Not Every Soldier Can Be A General

Not all may occupy positions of prominence; yet all may fill positions of usefulness and trust, and may, by their persevering fidelity, do far more good than they have any idea that they can do. – Gospel Workers, p 282.

One of the great dangers in life is estimating our value by our location on the ladder of work in society.  Some can become bitter because they don’t see the work they do as important because they are “just a worker bee.”  Some might hold work positions that society doesn’t glorify, and have a difficult time gathering self-respect from the work they do.

In life it’s important to remember that not every soldier can be a general.  There are only so many positions of prominence to fill.  If you haven’t been the recipient of opportunity that others have, there is still work for you to do.  The strength of the army is in the individual soldiers.

Often in our work we suffer from myopia.  We are so close to what we are doing, that we don’t see the effects of it.  Consider a mother that stays at home to raise her children instead of working.  Society has seemingly removed this from an honorable occupation in the minds of many, and has caused it to be viewed as a less valuable enterprise than if the woman were working at a ‘meaningful’ job pursuing professional accomplishments outside the home.  Yet raising children in a healthy manner in the fear of the Lord is a high and valuable missionary calling, and will yield fruit only seen in heaven (of course in some families working outside the home is necessary).  This mother, though possibly looked down on by her friends, does more good than she knows.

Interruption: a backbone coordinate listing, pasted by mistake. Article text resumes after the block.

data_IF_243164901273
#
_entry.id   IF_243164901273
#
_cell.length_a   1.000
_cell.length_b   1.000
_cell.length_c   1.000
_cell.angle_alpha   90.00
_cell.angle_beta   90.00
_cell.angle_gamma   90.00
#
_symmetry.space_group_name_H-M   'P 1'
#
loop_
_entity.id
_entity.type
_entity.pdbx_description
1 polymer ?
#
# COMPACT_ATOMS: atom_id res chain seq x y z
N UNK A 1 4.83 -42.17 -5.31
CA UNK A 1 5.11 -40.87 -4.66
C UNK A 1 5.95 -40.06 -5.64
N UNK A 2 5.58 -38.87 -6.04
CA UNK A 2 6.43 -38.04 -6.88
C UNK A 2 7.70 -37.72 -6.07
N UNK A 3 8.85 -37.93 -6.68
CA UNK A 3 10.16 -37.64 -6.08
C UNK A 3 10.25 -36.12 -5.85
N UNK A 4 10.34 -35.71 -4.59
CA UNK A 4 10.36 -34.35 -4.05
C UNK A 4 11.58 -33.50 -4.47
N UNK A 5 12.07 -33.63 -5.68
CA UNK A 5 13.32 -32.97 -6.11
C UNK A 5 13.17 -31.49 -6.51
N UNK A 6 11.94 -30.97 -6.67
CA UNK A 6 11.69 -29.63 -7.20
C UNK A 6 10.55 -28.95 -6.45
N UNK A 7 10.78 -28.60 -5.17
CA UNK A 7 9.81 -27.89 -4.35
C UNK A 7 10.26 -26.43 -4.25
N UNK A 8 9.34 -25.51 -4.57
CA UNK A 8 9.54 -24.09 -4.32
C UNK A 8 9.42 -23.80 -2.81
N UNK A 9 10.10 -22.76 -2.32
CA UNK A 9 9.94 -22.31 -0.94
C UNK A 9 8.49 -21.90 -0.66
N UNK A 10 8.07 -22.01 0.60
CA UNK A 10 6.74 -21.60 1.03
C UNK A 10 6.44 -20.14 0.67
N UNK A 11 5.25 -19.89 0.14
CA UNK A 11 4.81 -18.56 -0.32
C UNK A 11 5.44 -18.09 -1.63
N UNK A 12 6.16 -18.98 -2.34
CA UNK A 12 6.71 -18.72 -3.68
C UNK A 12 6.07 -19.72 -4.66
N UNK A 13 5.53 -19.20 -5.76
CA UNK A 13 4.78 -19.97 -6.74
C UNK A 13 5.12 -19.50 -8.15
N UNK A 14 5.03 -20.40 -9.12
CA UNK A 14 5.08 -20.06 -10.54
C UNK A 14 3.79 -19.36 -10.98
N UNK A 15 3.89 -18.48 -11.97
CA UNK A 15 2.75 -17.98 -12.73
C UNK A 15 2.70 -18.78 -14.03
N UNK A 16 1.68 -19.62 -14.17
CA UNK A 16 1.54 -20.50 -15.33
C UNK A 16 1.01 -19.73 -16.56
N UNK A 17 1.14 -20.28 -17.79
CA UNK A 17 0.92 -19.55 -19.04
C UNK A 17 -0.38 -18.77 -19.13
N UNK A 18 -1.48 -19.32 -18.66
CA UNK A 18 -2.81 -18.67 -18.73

The value of men and women is not to be estimated by the class of labor they perform. It is fixed by Him who paid the price for every soul. – Gospel Workers, p 282.

Our value as human beings comes from the price God paid for us to redeem us.  It’s easy for us to look around in society and say that person or that person is more valuable to society, but that’s not the way God sees us.  God sees each of us as worth the price of himself.  We are of equal value as humans and Christians.

This mindset allows us to view the work we do as meaningful.  Whether we are a student or a worker, a mother or an executive, we should see our work as making a difference.  By being diligent at what we do, we can positively affect the world, and represent Christ positively by our work.

Philippians 4:11-13 – Not that I speak in regard to need, for I have learned in whatever state I am, to be content: 12 I know how to be abased, and I know how to abound. Everywhere and in all things I have learned both to be full and to be hungry, both to abound and to suffer need. 13 I can do all things through Christ who strengthens me.

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